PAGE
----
The horses were abandoned … just days apart … at a staging area corral in the Tijuana River Valley Regional Park. Humane Law Enforcement’s Regina Price says both horses were in poor condition and taken to San Diego Humane Society’s Escondido Campus for immediate treatment. “Both times the horses had no food or water. So had a member of the public not seen them, the animals could have succumbed to dehydration and starvation.” … while the first horse is recovering well, the second horse had to be euthanized due to its severe pain. For people who need to rehome any animal – Price says reach out to their organization for help. Anyone with information about the abandonment of the two horses is asked to call San Diego Humane Society’s Humane Law Enforcement. Jacob Aere, KPBS News.

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Coming up.... A local dietician talks about how we can eat healthier.

“We need to actually put a little bit more intention and effort and energy into the foods we select, how we prepare those foods and even how we eat those foods.”

We’ll have more on how our food culture has changed over the years, just after the break.

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According to the C-D-C, the prevalence of obesity has increased over the past two decades.

Sharp Rees-Steely Director of Obesity Medicine says that one reason for this increase is our food environment.

Food is more accessible today than in the past.

You can find it at any time of the day and night.

But that doesn’t make it healthier.

Traci Roberts is a clinical dietician with UC-SD Health.

She joined my colleague Jade Hindmon to talk more about food and our relationship with it.

She also shared tips on how we can make eating healthier a priority.

Here’s that conversation.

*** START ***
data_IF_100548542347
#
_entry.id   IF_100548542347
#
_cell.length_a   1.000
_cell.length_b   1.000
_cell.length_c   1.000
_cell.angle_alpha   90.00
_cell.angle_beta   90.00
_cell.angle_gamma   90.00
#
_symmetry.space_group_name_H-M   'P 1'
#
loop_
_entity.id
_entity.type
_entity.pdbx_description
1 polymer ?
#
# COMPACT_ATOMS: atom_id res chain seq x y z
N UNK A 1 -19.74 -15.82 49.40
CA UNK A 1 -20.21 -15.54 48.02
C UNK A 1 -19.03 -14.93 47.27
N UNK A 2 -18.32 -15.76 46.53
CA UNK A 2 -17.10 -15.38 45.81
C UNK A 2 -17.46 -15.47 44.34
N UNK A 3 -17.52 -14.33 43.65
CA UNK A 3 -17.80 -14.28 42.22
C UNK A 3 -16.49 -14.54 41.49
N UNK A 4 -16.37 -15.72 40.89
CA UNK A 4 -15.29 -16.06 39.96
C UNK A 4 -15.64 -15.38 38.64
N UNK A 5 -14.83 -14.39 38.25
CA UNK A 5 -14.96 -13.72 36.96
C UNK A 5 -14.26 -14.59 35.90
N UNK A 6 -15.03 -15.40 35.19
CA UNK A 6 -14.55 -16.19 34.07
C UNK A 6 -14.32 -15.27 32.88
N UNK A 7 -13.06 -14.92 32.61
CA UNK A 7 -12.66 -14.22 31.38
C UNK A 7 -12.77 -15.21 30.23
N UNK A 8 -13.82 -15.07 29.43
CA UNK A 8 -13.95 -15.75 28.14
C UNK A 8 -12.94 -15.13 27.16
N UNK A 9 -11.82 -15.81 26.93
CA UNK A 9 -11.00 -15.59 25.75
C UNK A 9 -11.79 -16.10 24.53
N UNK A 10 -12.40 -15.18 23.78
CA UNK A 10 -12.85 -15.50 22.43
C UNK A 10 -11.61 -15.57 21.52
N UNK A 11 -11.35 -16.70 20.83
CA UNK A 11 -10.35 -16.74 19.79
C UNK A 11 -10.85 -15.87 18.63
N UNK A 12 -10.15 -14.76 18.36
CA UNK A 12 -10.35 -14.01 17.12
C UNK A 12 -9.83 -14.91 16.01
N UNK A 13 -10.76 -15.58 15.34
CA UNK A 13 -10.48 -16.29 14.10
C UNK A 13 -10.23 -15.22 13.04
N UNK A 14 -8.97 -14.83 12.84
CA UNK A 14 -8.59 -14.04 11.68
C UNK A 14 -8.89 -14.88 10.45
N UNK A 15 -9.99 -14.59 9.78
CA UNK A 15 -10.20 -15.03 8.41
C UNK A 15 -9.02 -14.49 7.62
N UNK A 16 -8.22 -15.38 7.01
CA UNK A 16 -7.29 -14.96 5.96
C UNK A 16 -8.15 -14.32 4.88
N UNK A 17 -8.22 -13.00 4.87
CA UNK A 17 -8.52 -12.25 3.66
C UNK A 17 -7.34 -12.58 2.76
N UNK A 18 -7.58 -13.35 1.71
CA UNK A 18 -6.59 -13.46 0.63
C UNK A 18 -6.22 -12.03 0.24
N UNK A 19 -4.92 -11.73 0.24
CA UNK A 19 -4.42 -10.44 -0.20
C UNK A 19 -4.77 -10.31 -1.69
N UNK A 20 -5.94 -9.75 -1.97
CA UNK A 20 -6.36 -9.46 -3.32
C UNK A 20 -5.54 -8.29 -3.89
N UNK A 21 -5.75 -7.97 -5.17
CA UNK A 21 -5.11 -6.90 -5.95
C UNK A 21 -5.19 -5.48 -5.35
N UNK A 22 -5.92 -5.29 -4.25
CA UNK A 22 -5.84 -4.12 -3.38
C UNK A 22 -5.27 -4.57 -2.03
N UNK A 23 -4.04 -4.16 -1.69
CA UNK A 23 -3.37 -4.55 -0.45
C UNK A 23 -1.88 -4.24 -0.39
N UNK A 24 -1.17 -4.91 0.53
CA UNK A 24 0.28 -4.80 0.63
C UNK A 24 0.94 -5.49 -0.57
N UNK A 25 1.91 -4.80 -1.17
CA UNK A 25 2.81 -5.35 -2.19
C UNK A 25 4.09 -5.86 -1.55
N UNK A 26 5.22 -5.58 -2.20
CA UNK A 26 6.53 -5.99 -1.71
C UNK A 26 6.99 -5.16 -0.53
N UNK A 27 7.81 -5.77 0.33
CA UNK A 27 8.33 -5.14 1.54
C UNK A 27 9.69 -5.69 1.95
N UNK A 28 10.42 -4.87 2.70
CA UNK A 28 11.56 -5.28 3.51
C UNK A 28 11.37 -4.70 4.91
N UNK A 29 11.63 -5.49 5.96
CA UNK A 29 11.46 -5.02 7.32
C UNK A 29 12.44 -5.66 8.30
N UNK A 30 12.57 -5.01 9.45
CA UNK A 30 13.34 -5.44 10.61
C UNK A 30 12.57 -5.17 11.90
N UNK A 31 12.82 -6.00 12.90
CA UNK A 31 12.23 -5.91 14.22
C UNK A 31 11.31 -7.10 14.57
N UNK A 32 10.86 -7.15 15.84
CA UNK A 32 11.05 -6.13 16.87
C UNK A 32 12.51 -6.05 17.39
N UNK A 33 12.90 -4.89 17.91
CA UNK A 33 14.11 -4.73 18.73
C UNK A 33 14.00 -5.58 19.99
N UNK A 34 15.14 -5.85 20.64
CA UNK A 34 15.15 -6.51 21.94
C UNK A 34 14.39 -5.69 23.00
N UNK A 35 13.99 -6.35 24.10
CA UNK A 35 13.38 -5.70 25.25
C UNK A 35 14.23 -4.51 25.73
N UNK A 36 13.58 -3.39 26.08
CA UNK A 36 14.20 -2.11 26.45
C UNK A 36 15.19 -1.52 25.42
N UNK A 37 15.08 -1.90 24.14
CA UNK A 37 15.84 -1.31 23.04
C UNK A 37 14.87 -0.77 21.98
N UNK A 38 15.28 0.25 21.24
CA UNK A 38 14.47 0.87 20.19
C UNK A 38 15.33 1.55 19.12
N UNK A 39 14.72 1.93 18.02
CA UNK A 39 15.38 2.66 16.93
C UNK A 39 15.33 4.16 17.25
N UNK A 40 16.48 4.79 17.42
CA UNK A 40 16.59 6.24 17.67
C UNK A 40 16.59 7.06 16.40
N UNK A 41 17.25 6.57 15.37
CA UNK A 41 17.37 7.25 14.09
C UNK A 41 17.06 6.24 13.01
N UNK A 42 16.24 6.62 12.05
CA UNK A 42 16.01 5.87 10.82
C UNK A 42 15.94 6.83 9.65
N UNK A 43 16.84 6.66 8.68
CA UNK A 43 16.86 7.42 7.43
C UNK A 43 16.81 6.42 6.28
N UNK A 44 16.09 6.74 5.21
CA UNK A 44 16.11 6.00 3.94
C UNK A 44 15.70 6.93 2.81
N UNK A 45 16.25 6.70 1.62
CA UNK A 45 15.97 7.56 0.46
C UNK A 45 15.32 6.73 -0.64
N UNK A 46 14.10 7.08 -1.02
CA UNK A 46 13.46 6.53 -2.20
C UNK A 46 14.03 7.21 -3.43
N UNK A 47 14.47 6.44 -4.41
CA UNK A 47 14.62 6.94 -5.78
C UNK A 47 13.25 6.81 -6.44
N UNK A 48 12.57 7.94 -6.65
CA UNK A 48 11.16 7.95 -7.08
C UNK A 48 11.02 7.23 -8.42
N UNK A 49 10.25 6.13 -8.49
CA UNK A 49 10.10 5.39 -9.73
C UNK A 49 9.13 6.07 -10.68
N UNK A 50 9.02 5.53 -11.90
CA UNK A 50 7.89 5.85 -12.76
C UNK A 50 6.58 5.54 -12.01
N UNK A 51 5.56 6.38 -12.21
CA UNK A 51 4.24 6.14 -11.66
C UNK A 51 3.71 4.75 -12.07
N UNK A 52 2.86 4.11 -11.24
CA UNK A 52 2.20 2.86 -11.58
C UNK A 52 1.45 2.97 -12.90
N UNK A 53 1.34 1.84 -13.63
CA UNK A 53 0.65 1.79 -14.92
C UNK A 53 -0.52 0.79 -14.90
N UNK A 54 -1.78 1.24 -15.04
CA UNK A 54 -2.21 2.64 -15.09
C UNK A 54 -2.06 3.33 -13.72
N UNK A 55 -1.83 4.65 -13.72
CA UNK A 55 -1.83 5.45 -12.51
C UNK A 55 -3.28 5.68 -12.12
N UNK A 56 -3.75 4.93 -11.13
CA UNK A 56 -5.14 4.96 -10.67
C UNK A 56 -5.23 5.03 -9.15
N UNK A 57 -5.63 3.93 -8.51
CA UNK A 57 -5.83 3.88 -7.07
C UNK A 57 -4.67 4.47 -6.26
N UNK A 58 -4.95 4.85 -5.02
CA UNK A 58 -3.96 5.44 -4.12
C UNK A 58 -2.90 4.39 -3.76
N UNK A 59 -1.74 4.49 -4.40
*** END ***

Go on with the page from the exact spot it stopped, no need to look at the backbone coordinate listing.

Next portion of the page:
As a dietician- how would you like to see our food culture change?

What are the biggest barriers you see preventing us from eating better, more healthful food?

How have the reasons why we eat changed over the years?

And you say the issue of eating healthy is really not about education…. Tell us about that…

And with so many factors and things sort of competing for our time, how can we prepare healthier foods and be more conscious about what we purchase, prepare and eat when we feel like we don’t have time?

TAG: That was UC-SD Health clinical dietician Traci Roberts, speaking with KPBS Midday Edition host, Jade Hindmon.

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That’s it for the podcast today. As always you can find more San Diego news online at KPBS dot org. Join us again tomorrow for the day’s top stories, plus, a special guest joins me to fill us in on what we need to know about this year’s December Nights in Balboa Park. I’m Debbie Cruz. Thanks for listening and have a great Thursday.

We’re approaching the end of another year and another record for injuries due to falls from the border wall. Local doctors say the wall is creating a public health crisis. In other news, a player on the girls softball team at Del Norte High School in Poway and her family have filed a lawsuit against Poway Unified’s superintendent. Plus, a dietician from UCSD Health tells us how we can eat healthier.